And then I tell myself that it’s only been seven months. Does time matter for real friendships to foster? Perhaps.

Or maybe it’s just that I’m foreign. Like, where on earth is Malaysia anyway? For all they know, I might be come from a long line of barbaric headhunters.

Well, I most certainly am not.

Before we came to the US, I had envisioned a lot of things about our new life here.

Some of these things didn’t really pan out.

Firstly, we thought the weather would always be cool and windy. I knew about the famous Seattle drizzle (or ‘light rain’ as the Americans call it here) and didn’t mind it as long as it was cold. But NOONE told me how hot summer would be. And I come from a country where it’s a 100 degrees all year long! Humid and hot is bad enough. Dry and hot is just…it saps you. And it hasn’t ‘drizzled’ in more than a week. Still, not a cloud is in sight. COME ON!

Secondly, I’d totally expected to lose weight because I thought it would be hard to get hold of the ingredients needed to make the dishes I like. Malaysians love their hot and spicy cuisine and I for one cannot live without my curries and braised stuff. Well, it turns out that one CAN get most of ‘the stuff’. Suffice to say, I am feeding my family, and me, better than I should.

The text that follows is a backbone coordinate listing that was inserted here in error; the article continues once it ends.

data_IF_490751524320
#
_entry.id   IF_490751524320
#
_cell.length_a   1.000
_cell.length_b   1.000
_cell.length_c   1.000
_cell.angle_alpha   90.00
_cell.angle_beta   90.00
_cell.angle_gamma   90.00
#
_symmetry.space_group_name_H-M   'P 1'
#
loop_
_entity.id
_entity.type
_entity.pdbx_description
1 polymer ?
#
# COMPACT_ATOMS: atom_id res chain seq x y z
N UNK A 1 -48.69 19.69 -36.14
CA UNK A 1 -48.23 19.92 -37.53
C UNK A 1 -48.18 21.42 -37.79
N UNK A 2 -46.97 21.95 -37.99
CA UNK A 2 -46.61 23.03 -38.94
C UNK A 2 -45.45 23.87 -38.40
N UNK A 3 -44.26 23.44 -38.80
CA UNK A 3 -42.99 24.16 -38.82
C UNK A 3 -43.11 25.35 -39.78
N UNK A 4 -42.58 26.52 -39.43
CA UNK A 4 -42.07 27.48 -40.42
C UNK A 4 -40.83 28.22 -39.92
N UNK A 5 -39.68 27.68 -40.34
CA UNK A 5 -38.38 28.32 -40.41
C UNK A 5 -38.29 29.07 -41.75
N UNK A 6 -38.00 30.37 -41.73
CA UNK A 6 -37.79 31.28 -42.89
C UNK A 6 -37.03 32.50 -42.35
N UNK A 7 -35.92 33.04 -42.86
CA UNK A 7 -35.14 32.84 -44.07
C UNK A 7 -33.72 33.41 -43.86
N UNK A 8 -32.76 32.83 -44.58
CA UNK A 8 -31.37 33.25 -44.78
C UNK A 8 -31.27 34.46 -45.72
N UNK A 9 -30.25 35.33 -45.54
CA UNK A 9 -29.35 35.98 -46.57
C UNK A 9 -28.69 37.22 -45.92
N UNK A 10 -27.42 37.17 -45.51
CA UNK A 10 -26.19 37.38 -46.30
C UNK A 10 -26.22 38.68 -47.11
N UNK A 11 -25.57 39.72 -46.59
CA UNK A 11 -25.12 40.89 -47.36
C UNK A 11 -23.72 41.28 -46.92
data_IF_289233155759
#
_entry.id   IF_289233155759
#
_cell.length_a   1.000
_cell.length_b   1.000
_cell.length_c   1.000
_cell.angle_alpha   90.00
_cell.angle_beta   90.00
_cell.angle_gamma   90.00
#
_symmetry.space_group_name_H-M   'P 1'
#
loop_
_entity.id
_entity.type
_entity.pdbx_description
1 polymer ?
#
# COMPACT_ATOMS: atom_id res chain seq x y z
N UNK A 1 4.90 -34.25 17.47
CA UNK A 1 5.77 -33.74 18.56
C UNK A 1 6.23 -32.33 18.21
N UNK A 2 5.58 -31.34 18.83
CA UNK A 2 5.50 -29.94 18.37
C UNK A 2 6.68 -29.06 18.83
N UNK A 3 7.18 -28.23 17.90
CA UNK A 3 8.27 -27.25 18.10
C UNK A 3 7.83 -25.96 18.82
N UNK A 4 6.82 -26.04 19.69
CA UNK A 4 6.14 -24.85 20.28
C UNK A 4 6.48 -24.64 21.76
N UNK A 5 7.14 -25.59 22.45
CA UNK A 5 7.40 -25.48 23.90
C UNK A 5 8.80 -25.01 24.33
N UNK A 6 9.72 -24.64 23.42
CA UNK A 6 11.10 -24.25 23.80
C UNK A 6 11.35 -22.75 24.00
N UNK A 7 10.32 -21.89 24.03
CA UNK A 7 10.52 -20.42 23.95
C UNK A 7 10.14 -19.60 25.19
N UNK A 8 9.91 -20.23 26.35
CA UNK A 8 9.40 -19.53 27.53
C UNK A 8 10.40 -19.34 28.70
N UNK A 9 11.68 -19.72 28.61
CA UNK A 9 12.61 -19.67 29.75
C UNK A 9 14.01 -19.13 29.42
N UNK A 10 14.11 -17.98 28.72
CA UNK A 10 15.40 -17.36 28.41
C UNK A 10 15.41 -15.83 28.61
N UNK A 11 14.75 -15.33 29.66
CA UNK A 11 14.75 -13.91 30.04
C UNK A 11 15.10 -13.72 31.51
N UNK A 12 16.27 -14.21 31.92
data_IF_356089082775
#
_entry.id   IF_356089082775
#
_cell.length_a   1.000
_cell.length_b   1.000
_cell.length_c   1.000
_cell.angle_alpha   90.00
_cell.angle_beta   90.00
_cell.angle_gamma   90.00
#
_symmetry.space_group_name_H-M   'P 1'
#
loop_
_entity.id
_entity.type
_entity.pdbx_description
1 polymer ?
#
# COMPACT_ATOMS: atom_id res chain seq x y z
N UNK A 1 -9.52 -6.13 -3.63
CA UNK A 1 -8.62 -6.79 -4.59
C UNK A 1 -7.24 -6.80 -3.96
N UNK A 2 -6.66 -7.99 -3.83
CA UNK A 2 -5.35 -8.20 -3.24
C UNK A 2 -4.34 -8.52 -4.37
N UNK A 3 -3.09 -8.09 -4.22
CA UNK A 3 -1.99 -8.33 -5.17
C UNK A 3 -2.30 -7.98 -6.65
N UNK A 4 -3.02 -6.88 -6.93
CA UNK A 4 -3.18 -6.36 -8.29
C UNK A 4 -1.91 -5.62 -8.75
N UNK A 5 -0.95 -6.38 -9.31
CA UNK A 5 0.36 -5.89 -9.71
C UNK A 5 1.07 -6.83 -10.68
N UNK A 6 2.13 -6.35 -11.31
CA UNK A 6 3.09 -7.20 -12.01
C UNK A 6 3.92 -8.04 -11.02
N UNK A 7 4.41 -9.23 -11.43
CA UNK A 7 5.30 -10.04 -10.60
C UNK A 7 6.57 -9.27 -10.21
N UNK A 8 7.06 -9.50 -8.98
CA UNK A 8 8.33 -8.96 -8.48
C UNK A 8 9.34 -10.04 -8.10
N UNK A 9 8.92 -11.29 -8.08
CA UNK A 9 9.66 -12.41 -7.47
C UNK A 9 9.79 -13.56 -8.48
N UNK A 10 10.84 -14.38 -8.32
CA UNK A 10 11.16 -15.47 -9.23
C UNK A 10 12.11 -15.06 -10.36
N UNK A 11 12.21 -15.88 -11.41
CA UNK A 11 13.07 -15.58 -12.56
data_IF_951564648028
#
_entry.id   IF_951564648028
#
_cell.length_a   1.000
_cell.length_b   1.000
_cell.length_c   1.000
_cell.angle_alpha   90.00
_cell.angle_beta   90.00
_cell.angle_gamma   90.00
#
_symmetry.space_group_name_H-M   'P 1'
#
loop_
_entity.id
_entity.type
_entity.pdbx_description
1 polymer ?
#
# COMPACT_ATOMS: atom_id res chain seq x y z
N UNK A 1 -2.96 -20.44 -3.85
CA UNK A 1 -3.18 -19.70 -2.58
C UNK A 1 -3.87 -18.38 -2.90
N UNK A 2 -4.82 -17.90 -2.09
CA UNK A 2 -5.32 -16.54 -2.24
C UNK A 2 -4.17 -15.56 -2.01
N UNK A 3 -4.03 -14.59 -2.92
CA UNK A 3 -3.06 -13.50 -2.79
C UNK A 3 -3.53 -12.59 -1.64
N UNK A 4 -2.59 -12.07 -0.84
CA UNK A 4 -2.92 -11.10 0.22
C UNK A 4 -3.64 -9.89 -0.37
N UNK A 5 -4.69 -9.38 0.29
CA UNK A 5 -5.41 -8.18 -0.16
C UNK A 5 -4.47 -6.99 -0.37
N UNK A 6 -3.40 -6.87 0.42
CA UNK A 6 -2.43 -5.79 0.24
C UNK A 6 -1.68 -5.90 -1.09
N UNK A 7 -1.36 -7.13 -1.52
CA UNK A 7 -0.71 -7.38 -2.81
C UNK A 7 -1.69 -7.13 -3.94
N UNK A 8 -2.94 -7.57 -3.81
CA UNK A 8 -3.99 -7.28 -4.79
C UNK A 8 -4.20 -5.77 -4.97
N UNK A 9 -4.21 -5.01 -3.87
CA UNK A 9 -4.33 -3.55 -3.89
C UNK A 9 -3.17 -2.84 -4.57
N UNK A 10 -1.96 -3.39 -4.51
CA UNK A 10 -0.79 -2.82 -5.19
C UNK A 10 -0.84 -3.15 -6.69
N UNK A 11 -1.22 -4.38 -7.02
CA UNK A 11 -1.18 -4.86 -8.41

Thirdly, I had expected to meet a lot more Malaysians. So far, I know two, and both I met from back home. And it’s been what, Six months? I’d heard that there are like 200 Malaysians working for Microsoft or are at least in the Seattle area. Where the hell ARE all of you?

Which brings me to this time I went to the beach with the kids and a Taiwanese friend of mine. It was a Friday and man, was it PACKED. It was a miracle we could find a spot at all.

So we finally settled between like five other picnic parties under some shade and as we were setting up, I could not help eavesdropping on a group of Asian women next to us. And as I was slathering sunscreen on the girls, words in English spoken in a familiar accent came wafting towards us. I was like this hungry crazy woman, trying to catch more of it by inching closer, stealing glances and wondering obsessively if I should go and introduce myself and ask if she was Malaysian.